7 Things Your Agent Wishes You Knew
If you’re not booking the jobs you want, don’t assume it’s a reflection of your talent. All too often, the most gifted performers get passed up for the ones who know how to work the industry better. Mistakes you don’t even realize you’re making could be interfering with your success.
To help you get out of your own way, Dance Magazine asked Pete Engle, dance department director at Clear Talent Group, what advice he wishes all of his clients would follow. Founded in 2003 by former dancer and longtime agent Tim O’Brien, CTG is one of today’s leading agencies for dance and choreography (in addition to other fields), with offices in Los Angeles, New York and New Orleans, as well as partnerships in Chicago and Atlanta. High-profile dance clients run the gamut from contemporary whiz-kid Travis Wall to mesmerizing Memphis jooker Lil Buck to ballet/hip-hop standout Ebony Williams. Agents work closely with the dancers—often offering these very tips—to make sure they are as prepared as possible whenever an opportunity arises.
1. Snap out of class mentality.
“There is a difference between taking a class and auditioning. In class, you’re dancing for yourself: You’re kind of internal, looking in the mirror, making adjustments. Dancers go to a lot more classes than they do auditions, so it’s more comfortable to work this way. But in an audition, you need to turn that into an external performance.”
2. Don’t fight your niche.
“A lot of people want to be something they’re not. We had a dancer who was 25 but looked 14. She tried to make herself sexier, and kept auditioning for sexy tours. But, like it or not, this is an image-based world. Once she realized that in this industry you need to be what people see, she booked all the time. She just booked different stuff—Nickelodeon, Disney, Disney artist tours. Know your place in the market and figure out how to present that.”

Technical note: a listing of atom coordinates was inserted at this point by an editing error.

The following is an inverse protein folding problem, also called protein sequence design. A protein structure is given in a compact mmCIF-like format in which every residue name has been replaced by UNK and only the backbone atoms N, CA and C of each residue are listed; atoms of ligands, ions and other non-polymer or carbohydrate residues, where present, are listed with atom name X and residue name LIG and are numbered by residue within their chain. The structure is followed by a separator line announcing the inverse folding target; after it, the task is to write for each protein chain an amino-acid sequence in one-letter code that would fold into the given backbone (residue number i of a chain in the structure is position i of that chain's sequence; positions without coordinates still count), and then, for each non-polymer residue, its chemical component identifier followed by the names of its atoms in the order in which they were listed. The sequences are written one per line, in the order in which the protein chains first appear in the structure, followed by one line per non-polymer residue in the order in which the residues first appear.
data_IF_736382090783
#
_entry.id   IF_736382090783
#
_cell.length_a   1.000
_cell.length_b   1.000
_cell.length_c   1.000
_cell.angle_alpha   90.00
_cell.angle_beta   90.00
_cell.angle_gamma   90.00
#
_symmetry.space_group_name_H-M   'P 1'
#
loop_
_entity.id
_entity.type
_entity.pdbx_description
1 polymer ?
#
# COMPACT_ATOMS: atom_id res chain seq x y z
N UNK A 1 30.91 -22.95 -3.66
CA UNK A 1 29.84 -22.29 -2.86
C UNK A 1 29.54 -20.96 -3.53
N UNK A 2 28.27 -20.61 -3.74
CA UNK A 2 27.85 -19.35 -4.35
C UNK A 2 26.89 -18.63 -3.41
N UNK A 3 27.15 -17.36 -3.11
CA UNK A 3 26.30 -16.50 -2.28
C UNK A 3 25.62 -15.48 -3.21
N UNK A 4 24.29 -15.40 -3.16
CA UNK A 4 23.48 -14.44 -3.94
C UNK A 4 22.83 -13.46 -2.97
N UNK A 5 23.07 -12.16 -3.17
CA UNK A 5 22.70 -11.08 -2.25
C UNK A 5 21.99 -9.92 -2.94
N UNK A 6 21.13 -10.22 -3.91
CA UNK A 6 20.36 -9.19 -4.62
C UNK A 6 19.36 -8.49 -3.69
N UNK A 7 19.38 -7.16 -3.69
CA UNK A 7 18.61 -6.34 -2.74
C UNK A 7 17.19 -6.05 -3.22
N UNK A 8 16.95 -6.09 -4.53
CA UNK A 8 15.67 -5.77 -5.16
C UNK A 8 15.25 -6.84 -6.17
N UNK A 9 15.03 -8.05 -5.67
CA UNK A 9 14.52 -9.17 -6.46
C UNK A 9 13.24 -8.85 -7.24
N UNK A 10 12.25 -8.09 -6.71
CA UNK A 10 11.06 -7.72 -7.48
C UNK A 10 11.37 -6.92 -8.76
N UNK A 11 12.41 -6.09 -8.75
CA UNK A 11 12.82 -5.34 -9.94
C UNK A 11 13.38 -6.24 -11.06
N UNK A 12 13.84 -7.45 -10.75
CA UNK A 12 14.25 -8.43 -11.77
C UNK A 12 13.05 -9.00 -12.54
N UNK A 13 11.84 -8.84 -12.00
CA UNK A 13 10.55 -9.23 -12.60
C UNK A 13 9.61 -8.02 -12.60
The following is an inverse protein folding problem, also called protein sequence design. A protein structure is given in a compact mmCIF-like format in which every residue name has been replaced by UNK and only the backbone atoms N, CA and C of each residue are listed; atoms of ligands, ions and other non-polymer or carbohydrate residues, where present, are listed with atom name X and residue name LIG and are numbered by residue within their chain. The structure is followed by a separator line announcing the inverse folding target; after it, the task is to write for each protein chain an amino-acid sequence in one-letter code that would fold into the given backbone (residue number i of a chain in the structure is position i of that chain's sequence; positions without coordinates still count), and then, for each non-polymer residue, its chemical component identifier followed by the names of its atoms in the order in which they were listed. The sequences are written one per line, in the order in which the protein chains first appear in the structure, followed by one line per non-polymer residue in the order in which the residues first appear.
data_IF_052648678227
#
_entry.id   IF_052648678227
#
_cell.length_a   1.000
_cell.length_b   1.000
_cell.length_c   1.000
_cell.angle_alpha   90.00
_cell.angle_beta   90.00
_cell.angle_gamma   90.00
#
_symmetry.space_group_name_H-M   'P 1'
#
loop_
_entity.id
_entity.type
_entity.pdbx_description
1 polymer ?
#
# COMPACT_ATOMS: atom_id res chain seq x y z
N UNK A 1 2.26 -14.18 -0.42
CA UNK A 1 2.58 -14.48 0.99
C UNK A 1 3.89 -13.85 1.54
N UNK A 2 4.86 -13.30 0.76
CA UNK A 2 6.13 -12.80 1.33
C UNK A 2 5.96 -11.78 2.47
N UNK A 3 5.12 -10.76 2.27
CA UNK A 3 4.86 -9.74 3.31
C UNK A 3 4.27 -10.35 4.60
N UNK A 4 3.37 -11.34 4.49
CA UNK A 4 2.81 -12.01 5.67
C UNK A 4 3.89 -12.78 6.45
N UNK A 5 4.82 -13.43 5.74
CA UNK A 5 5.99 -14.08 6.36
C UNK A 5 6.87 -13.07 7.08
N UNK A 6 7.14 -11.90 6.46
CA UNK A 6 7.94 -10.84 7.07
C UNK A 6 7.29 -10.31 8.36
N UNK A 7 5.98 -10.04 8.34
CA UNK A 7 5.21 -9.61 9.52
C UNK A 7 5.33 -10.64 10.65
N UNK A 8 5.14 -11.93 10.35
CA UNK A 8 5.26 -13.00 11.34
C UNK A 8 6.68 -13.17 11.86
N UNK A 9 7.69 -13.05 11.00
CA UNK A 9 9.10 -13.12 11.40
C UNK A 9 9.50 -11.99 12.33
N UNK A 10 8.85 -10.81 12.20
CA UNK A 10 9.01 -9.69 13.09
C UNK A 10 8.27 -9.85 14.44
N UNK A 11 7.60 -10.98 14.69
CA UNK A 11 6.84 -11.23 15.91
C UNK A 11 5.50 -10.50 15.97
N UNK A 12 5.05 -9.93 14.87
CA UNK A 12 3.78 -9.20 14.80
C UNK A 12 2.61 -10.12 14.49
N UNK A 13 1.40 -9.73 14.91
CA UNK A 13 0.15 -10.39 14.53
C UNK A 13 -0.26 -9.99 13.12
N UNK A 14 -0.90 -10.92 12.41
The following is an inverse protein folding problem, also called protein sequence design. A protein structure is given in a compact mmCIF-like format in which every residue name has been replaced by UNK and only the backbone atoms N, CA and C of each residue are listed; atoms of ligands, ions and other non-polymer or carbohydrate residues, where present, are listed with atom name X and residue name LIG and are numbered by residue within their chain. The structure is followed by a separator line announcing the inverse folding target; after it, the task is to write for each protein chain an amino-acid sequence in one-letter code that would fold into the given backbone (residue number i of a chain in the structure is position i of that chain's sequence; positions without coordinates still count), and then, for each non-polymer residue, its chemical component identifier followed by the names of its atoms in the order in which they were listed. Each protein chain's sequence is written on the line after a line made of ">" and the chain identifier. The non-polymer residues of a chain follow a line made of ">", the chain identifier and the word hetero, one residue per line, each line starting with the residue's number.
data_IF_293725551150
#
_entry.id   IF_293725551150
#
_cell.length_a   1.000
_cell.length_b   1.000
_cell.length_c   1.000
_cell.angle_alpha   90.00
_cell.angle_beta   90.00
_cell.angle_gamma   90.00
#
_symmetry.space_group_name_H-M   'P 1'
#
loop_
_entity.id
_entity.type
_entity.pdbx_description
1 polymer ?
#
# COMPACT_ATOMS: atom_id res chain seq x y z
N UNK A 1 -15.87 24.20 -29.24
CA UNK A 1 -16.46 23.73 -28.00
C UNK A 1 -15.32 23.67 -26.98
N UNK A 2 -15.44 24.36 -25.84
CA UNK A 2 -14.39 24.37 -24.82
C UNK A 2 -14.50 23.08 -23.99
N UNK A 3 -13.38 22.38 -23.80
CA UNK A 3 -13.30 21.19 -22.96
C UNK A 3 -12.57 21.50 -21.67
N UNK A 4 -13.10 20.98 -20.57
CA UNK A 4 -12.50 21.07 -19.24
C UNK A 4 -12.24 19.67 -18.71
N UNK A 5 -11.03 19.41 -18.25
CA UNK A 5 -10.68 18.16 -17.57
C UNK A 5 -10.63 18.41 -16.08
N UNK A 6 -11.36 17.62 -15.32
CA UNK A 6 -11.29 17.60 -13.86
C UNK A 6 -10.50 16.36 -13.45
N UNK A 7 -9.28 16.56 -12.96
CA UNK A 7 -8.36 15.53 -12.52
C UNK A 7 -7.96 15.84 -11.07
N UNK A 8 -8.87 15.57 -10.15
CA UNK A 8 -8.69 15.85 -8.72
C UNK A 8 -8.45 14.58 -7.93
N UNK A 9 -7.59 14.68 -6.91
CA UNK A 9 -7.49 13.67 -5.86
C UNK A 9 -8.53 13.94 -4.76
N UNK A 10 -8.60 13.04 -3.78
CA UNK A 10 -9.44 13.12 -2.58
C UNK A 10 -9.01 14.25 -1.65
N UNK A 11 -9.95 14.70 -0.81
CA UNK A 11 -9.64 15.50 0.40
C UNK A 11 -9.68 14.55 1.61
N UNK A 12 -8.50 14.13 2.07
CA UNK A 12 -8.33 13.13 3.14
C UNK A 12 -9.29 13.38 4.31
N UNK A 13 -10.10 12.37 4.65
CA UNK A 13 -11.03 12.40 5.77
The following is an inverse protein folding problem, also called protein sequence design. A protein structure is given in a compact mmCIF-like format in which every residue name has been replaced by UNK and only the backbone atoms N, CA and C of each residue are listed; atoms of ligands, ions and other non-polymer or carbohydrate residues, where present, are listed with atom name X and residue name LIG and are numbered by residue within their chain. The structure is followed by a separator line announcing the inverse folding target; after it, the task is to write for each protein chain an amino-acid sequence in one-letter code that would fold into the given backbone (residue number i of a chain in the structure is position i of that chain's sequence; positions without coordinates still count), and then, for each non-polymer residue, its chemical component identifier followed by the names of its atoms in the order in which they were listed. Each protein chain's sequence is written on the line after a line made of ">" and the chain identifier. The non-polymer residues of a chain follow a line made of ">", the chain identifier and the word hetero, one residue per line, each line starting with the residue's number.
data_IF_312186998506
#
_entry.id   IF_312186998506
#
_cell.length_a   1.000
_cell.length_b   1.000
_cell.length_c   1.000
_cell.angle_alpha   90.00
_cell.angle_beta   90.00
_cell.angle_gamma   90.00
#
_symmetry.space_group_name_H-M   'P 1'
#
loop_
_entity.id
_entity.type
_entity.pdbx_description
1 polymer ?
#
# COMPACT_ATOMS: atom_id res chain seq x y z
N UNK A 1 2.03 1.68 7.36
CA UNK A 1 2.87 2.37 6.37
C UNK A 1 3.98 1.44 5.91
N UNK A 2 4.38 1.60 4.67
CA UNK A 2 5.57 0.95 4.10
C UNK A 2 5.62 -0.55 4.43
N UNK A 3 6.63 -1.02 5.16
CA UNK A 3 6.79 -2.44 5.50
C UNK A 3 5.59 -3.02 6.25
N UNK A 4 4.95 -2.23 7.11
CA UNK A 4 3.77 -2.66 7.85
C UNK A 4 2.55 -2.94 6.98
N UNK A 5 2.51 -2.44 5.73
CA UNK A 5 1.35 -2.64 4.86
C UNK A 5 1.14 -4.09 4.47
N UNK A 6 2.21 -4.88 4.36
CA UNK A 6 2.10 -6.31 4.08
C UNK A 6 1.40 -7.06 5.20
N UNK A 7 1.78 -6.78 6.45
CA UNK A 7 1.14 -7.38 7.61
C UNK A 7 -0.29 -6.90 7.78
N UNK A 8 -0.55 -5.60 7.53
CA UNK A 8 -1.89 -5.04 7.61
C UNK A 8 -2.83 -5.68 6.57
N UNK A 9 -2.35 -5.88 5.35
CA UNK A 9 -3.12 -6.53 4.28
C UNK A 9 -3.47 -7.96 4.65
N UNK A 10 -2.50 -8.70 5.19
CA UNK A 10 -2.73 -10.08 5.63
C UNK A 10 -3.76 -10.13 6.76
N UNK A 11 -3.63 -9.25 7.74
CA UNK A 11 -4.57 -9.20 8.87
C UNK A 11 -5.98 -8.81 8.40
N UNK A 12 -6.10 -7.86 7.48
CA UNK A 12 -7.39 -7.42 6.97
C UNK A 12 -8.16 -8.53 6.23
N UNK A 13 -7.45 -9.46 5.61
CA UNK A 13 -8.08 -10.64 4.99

3. Go to conventions—even if you think you’re too old.
“Commercial choreographers used to teach in the major L.A. studios. But now, a lot of them only teach at conventions—they’re on PULSE, NUVO, JUMP, Monsters. We’ve started telling our clients to consider taking class at conventions. If you can stand out, we know for a fact that choreographers at The PULSE have hired dancers. Monsters is great for professionals on the hip-hop side. If you have a friend who knows the choreographer, take them too so they can introduce you personally.”
4. Don’t show up without getting the inside scoop.
“Figure out what the casting director is looking for. Research who they’ve hired in the past. Think about the history of this choreographer: Go on YouTube, become aware of their style, their look. And dress like you’re going to be on their stage. You want to take away the imagination of the casting table. If people have to think about what you would look like in their performance, they will already be looking at the next person.”
5. Improve how fast you pick up phrases.
“At auditions, they don’t give you an hour to run through the choreography and let it sit in your body. They want people who can learn, internalize quickly, then perform. If you’re not able to do that fast enough, you need to be taking more classes to train your muscle memory. And they need to be classes that challenge you. Too many dancers just take the classes their friends take, or the ones they feel really good in. If you haven’t been in ballet in six months, guess what? Ask yourself, Am I just taking the classes I like, or the ones I need?”
6. Match your materials to your goals.
“Does your agency have everything they possibly need to market you to the industry? We’ll have dancers not booking because they’ll either have zero pictures for us to submit or they’ll have the wrong type of photos. If you have sexier pictures, that’s not going to book you a Disney job. Update your materials. It’s possible that an edgier look might help you book more tours—but if you shave one side of your head, that means we can no longer submit photos of a girl with long, curly hair.”
7. If jobs aren’t coming, be proactive.
“Have a meeting with your agent if you’re frustrated. We always tell dancers you have to control everything in your control. You can’t do anything about your height or ethnicity, but you can control your performance capability, how good you are at picking up choreography, what your body looks like, what your hair looks like, the clothes you wear, the energy you’re putting out. And sometimes, you just need to give it time. It can take a year or two of maturing before you can confidently walk in a room, take charge of the space and show who you are as a dancer.”